Despite being ‘in the sticks’, parents insist their daughters don’t feel cut off as school allows enough freedom. Thirteen-year-olds don wellies and stride off in small groups over the fields for Saturday afternoon shopping in Shaftesbury; older girls catch the train to Salisbury. School puts on a bus to Bath if enough girls wish to go.

School meals served in cafeteria with staff on hand to supervise; good food with several choices including a vegetarian option, plenty of fresh fruit, cheese and puddings.

Girls are allowed mobile phones, but no Skype or Facebook until year 11. School wifi switched off at night. School says that trust between staff and pupils forms the basis of school community; ‘older staff are very good at dealing with any minor teasing or bullying’.

Pupils and parents

Girls joining in years 5 and 7 come from local primaries, London day schools and boarding preps, eg Leaden Hall. Intake doubles at 13+ from prep schools such as Farleigh, Sandroyd and Port Regis. Some foreign nationals join the school later. Average year group numbers 55, with 70 per cent of families within an hour’s drive. Some 15 per cent from abroad, mostly Mexico, Spain and Hong Kong, with a few from Nigeria, Japan and the rest of Europe. There are 25 military families, though no extra bursaries for Forces. Parents are a mixed bunch, some wealthy, some not, whilst girls are natural, unspoilt, polite and articulate. ‘The girls like themselves, know themselves and are very confident in their own skins.’

Entrance

Main entry points are at nine,11 and 13, although girls can join in any year. Entrance examination day takes place in January and includes tests in maths, English and verbal reasoning plus an interview. At 16, girls need a minimum of eight GCSE C grades. Families must be 'sympathetic to the Catholic ethos' of the school.

Exit

Up to half leave after GCSEs. Most sixth formers to Russell Group universities throughout the country, eg Bristol, Exeter, UCL, Manchester, Newcastle and Edinburgh. Oxford Brookes also popular. A good handful to art college each year, eg Bournemouth, Falmouth and Plymouth. Most choose arts degrees; good to see that a sprinkling of girls opts for the sciences, eg anatomy, biomedical sciences, physics and nuclear astrophysics. A small number pursues practical courses such as agriculture, publishing and events management.

Money matters

Usual range of 9+, 11+, 13+ and 16+ music, academic, sports and art scholarships on offer together with one 11+ Catholic Local Primary Scholarship. Head’s Scholarships ‘for excellence’ plus means-tested bursaries worth up to 50 per cent of school fees are available at school’s discretion.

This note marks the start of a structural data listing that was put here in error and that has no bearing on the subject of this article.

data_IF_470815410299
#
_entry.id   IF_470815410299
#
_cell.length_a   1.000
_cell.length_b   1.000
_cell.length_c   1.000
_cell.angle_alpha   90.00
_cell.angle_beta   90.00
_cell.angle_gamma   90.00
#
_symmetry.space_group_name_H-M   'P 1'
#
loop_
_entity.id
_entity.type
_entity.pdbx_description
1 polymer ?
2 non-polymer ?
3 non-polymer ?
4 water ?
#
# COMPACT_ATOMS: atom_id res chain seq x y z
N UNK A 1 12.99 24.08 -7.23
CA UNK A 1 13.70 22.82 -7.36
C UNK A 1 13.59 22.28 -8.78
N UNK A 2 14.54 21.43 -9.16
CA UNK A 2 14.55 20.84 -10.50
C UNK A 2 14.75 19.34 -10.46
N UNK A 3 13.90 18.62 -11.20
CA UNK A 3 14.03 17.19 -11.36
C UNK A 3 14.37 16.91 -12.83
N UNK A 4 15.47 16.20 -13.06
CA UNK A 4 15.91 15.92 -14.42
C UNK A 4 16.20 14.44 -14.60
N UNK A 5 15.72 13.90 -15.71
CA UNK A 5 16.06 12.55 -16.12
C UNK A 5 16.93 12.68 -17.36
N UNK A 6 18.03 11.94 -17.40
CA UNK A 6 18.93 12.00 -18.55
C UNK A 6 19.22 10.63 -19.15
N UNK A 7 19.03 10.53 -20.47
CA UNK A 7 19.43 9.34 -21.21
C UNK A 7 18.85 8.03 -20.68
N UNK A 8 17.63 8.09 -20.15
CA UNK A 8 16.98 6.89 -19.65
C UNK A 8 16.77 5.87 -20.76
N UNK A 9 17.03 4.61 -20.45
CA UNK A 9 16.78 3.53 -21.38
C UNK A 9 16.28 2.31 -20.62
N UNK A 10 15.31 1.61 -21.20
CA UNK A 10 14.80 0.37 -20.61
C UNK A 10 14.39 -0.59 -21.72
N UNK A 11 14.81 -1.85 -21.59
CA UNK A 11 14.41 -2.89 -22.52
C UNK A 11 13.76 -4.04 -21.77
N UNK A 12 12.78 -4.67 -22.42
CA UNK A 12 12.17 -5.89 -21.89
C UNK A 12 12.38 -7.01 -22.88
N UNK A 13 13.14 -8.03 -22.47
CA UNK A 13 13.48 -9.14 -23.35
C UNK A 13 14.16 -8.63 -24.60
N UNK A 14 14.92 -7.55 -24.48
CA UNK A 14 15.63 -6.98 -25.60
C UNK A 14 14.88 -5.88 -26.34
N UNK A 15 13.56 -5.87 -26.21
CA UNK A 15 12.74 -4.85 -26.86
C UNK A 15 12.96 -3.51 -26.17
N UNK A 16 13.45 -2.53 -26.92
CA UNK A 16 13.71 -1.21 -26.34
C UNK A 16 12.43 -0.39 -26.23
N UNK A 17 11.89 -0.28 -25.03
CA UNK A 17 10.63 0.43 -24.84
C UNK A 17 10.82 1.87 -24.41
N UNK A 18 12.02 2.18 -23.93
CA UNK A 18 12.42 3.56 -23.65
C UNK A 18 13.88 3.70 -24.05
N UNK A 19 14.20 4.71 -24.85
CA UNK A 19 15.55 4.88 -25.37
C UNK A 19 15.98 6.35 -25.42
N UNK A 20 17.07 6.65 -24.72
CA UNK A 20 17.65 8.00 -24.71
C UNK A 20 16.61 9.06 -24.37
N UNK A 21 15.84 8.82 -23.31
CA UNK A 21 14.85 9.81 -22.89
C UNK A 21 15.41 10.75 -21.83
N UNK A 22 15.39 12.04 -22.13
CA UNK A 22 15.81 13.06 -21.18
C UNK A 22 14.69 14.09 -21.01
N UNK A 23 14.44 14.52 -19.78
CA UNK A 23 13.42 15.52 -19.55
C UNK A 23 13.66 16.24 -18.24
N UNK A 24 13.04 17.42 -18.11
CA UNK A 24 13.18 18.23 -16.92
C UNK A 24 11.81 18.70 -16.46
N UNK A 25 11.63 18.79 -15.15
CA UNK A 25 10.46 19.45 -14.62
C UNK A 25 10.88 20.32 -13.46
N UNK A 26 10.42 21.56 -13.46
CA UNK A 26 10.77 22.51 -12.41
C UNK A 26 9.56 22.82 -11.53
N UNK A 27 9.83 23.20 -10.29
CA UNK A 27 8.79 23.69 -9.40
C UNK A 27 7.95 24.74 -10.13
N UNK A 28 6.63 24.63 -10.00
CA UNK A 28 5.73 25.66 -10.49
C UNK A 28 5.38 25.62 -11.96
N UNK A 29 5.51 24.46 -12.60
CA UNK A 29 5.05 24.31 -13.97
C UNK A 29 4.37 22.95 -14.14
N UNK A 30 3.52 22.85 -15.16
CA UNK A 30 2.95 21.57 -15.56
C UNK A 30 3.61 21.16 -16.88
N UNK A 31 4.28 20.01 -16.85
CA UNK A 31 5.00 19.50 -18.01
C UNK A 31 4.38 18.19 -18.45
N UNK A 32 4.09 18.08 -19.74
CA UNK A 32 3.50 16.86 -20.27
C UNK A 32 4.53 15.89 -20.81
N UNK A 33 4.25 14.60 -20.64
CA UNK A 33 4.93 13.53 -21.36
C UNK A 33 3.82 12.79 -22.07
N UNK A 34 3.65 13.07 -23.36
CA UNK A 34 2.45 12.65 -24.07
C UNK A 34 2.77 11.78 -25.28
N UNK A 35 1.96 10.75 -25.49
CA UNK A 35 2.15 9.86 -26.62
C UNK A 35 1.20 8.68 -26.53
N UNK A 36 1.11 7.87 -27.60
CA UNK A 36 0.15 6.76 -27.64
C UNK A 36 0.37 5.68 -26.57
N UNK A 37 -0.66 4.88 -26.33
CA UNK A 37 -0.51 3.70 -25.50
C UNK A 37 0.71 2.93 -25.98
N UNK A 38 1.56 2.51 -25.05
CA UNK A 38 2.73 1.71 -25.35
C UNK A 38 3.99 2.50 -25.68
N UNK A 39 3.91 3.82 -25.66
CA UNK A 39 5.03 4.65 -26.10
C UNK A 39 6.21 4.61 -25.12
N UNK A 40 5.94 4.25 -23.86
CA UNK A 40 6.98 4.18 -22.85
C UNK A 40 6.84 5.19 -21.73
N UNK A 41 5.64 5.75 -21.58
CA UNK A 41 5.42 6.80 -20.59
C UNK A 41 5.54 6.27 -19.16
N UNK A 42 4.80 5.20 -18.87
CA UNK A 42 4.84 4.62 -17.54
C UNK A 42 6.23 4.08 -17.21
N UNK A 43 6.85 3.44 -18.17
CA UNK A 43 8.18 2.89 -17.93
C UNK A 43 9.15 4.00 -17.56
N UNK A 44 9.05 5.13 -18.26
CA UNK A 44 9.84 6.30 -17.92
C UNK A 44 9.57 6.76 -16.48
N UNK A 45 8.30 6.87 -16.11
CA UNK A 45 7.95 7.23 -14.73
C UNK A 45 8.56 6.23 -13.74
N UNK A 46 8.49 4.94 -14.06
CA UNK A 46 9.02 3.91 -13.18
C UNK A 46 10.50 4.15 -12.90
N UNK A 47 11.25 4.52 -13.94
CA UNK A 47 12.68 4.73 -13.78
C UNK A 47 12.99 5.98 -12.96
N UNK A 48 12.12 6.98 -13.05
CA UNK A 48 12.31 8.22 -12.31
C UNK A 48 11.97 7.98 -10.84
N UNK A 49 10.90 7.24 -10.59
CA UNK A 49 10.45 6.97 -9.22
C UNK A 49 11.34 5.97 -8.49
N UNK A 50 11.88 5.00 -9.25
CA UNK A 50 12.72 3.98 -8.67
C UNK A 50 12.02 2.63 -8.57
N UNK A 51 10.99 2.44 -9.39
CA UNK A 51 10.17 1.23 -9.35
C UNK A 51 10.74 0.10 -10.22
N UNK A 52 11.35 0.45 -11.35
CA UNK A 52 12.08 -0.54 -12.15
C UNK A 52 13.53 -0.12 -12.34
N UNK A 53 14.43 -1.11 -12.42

Our view

In the past we have described St Mary’s as ‘a jolly nice girls’ Catholic boarding school’ but this belies its true character. A reasonably pacey school, St Mary’s is performing pretty well on all fronts, albeit with great modesty. ‘They don’t blow their own trumpet enough,’ remarked a parent. With lower fees than many independent schools, this school is quietly delivering excellent value. Girls wanting to be educated with boys and/or dolled up to the nines should look elsewhere, but those looking for a warm and caring environment where they can achieve and be themselves will be right at home.

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Special Education Needs

St Mary's is able to cater for pupils of at least average intelligence with mild difficulties of a dyslexic or dyspraxic nature, or mild ADD/ADHD disorders, who can access an academic curriculum. A maximum of two 35 minute individual lessons per week are taught by specialist support staff at an additional charge. There is currently no provision for in-class support. Extra Maths tuition is offered at an additional charge for pupils requiring support in the run-up to GCSE examinations, but is also available for younger pupils with weak numeracy skills.

Condition Provision for in school
ASD - Autistic Spectrum Disorder
Aspergers
Attention Deficit Hyperactivity Disorders Y
CReSTeD registered for Dyslexia
Dyscalculia
Dysgraphia
Dyslexia
Dyspraxia
English as an additional language (EAL)
Genetic
Has an entry in the Autism Services Directory
Has SEN unit or class
HI - Hearing Impairment
Hospital School
Mental health
MLD - Moderate Learning Difficulty
MSI - Multi-Sensory Impairment
Natspec Specialist Colleges
OTH - Other Difficulty/Disability
Other SpLD - Specific Learning Difficulty
PD - Physical Disability
PMLD - Profound and Multiple Learning Difficulty
SEMH - Social, Emotional and Mental Health
SLCN - Speech, Language and Communication
SLD - Severe Learning Difficulty
Special facilities for Visually Impaired
SpLD - Specific Learning Difficulty
VI - Visual Impairment